9. The Meaning of Sexuality • The superego is in direct opposition to the id, the psychological reservoir of our instincts and libido. The id is devoted to gratifying all our prohibited desires (sex, power, amusement, food, etc.) • Because the id contains desires regulated or forbidden by social convention, the superego determines which desires the id will contain • The ego plays referee between the id and the superego; it is the product of the conflict we feel between what we desire and what society tells us we cannot have.

  10. How to Read a Text using Psychoanalysis • The job of the psychoanalytical critic is to see which concepts are operating in the text that will yield a meaningful psychoanalytic interpretation. For example: • You might focus on the work’s representation of oedipal dynamic of family dynamics in general • You might focus on what work tells us about human beings’ psychological relationship to death or sexuality • You might focus on how the narrator’s unconscious problems keep appearing over the course of the story.

  11. Analyze the characters • A great way to practice psychoanalytical criticism is to analyze the behaviour of the characters in the text. • Often the characters’ behaviour represents the psychological experience of the author or people in general. • A good example is the psychoanalytical reading of Hamlet

  12. An important thing to keep in mind: • To some extent, all creative works are a product of the author’s conscious and/or unconscious mind • Any human production that involves images, that seems to have narrative content, an audience or author can be interpreted using psychoanalytic tools

  13. Some Questions Psychoanalytic Critics Ask about Literary Texts • What unconscious motives are operating in the main characters? What is being repressed? Remember that the unconscious mind consists of repressed wounds, fears, unresolved conflicts, and guilty desires • Is it possible to relate a character’s patterns of adult behaviour to early experiences in the family (as represented in the story)? What do these behaviour patterns and family dynamics reveal?

  14. Some Questions Psychoanalytic Critics Ask about Literary Texts • How can characters’ behaviour, narrative events, and/or images be explained in terms of regression, projection, fear of or fascination with death or sexuality?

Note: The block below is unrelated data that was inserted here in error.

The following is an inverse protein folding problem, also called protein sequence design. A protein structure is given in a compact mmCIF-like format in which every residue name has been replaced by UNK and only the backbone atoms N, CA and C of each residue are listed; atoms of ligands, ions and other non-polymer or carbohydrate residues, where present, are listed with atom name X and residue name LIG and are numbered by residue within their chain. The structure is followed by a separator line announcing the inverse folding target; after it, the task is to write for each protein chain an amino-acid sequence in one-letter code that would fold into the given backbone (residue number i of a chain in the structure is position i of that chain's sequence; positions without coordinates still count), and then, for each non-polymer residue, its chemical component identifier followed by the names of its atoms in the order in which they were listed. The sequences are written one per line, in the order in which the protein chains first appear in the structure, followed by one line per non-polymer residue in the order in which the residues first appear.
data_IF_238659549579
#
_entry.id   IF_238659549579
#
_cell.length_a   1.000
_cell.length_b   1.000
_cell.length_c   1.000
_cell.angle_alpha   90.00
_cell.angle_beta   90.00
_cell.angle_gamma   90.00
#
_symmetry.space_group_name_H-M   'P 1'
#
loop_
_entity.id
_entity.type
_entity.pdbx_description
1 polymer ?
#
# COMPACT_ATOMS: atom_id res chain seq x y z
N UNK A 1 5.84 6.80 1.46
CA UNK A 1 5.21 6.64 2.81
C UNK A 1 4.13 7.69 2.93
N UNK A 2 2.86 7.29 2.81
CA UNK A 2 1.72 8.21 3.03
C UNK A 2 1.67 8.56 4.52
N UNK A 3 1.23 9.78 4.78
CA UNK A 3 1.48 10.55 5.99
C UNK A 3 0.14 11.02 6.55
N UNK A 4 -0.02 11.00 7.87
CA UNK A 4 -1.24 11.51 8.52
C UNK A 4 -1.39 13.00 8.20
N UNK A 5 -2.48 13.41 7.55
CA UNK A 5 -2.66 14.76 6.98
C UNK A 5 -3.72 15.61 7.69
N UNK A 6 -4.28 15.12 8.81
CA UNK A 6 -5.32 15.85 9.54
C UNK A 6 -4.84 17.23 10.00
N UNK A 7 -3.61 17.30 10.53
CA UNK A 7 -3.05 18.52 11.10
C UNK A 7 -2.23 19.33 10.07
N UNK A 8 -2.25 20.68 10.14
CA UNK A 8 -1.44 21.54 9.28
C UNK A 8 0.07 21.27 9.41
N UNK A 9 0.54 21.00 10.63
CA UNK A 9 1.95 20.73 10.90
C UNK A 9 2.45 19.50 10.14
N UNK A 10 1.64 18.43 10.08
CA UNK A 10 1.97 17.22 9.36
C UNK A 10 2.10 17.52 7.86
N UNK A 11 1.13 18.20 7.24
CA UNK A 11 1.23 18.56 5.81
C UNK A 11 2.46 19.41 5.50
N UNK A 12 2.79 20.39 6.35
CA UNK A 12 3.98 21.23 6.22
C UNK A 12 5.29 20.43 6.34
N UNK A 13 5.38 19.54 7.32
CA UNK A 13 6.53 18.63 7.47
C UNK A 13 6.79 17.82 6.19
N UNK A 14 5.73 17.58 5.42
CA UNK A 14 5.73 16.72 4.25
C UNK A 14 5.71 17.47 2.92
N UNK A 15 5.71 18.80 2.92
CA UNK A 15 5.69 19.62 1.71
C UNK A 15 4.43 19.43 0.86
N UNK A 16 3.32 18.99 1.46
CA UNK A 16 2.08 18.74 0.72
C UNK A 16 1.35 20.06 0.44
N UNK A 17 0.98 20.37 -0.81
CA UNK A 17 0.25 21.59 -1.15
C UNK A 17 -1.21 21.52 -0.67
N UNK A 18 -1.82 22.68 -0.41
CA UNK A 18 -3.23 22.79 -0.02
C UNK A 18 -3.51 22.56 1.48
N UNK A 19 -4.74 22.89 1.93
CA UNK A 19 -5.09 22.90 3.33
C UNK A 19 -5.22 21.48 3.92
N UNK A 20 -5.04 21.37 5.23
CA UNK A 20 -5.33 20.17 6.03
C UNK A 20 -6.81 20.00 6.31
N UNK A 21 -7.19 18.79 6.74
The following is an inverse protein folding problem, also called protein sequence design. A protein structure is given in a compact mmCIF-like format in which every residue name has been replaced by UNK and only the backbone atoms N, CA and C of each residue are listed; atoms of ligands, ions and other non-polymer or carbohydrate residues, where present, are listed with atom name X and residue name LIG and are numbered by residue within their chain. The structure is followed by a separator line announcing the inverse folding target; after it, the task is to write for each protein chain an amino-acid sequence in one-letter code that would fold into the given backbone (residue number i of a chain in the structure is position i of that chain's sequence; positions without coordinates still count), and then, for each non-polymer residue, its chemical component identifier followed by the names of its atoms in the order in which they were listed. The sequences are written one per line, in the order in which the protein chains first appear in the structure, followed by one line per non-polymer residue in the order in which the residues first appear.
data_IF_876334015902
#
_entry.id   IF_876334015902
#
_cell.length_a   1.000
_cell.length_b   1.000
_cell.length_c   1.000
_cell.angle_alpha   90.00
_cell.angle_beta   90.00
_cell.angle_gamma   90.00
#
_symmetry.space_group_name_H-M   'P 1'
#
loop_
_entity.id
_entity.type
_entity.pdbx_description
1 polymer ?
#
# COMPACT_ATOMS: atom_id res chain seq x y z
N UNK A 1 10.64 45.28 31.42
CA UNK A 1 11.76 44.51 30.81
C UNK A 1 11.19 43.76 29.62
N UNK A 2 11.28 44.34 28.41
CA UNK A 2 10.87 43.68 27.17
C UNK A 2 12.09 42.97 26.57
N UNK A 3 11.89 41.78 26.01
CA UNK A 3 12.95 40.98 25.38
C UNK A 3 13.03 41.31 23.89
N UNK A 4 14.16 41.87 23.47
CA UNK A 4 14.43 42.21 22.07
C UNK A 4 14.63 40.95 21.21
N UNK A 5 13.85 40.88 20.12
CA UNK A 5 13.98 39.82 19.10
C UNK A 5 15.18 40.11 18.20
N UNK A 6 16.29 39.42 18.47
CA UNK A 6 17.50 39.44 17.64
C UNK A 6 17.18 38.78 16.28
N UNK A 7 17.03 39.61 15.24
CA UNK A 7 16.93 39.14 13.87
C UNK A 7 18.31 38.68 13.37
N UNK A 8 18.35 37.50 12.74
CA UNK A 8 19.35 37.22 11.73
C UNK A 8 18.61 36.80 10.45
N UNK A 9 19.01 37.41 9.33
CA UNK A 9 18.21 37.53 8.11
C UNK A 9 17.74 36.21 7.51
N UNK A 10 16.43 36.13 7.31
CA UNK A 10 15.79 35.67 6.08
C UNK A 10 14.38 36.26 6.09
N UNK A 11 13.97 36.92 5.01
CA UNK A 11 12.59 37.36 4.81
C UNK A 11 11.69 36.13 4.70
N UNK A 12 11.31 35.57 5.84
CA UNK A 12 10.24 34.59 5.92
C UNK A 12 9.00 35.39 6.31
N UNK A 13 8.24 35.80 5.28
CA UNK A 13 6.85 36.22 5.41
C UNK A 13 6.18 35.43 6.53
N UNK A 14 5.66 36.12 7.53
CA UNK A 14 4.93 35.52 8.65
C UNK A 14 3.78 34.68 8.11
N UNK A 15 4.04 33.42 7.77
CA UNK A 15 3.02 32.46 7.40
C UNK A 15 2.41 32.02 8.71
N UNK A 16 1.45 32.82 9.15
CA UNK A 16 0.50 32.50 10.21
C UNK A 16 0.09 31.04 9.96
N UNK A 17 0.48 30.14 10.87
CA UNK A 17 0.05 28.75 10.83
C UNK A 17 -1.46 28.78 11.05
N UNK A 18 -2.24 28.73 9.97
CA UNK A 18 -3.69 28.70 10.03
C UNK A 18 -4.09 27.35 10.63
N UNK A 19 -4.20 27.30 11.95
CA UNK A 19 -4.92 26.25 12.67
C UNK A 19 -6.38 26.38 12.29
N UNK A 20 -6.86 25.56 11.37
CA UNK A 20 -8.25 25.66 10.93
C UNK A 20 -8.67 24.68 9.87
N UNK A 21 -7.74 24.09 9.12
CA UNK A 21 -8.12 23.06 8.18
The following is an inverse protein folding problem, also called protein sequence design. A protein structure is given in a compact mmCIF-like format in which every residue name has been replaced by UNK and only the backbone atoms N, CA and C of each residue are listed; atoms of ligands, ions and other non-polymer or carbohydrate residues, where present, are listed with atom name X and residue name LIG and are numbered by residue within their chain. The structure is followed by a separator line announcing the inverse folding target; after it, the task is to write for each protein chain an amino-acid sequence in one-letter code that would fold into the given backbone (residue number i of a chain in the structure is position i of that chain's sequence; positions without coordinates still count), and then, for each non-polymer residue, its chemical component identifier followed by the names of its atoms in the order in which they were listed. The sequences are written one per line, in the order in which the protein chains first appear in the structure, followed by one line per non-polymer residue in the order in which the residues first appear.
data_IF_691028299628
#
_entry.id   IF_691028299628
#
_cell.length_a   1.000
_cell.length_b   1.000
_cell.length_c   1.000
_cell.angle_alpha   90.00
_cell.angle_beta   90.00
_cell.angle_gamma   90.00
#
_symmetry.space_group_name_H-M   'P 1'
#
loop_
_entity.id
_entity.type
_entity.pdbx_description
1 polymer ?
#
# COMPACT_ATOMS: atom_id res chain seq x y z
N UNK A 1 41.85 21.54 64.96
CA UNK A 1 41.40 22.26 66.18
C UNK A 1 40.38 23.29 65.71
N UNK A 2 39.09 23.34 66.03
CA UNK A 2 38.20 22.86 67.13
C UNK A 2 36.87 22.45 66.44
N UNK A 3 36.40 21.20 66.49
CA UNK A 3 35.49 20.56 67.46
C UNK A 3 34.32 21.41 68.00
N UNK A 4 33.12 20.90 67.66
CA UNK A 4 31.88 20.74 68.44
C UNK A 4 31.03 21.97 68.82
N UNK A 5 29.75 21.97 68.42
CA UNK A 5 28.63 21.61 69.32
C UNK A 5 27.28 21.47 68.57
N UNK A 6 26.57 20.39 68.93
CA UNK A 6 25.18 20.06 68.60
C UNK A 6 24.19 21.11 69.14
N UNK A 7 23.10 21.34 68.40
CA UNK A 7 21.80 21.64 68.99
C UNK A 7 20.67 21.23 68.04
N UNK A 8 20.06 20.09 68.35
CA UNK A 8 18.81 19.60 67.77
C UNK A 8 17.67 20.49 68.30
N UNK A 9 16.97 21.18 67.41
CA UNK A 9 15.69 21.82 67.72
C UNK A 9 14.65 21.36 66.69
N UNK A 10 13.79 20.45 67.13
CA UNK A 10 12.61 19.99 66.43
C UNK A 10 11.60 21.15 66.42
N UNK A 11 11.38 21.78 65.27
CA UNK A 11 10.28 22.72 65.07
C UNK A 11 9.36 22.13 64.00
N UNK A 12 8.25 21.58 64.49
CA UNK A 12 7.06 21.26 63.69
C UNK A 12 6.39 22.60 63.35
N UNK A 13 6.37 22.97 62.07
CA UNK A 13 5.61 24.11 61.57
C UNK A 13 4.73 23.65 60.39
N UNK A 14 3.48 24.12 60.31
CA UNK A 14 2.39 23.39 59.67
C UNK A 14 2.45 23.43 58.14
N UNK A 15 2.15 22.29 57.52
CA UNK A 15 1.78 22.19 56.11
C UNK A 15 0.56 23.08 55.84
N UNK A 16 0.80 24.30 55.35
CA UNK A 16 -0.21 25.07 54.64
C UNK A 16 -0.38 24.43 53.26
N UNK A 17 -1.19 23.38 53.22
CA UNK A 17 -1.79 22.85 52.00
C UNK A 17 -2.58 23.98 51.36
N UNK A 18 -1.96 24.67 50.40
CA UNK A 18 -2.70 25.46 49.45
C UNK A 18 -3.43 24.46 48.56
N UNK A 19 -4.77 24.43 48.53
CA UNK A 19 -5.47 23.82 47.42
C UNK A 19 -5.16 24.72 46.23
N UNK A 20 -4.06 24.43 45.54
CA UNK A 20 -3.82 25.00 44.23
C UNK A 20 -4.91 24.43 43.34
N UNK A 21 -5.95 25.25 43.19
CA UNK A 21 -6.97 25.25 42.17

15. I know you’re sick of this book… What’s with the recurrent images of an apple? What does the apple symbolize? Why is a girl holding the apple? What does this say about the author’s repressed desires? What about the apple is sexual? Does the image of an apple have any religious meaning?

  16. Some Questions Psychoanalytic Critics Ask about Literary Texts • In what ways can we view a literary work as a dream? How might recurrent or striking dream symbols reveal the ways in which the narrator/author is projecting his unconscious desires, fears, wounds, or unresolved conflicts onto other characters or the events portrayed? • Look for symbols relevant to death and sexuality (yonic and phallic symbols)

  17. Some Questions Psychoanalytic Critics Ask about Literary Texts • What might a given interpretation of a literary work suggest about the psychological motives of the reader? For example, if a group of critics see Hamlet as a devoted son while underplaying his contribution to the family dysfunction, what might that say about the repressive tendencies of that group of critics? Maybe acknowledging Hamlet’s faults as a bad son and boyfriend forces the reader to acknowledge similar faults in his/her own relationships?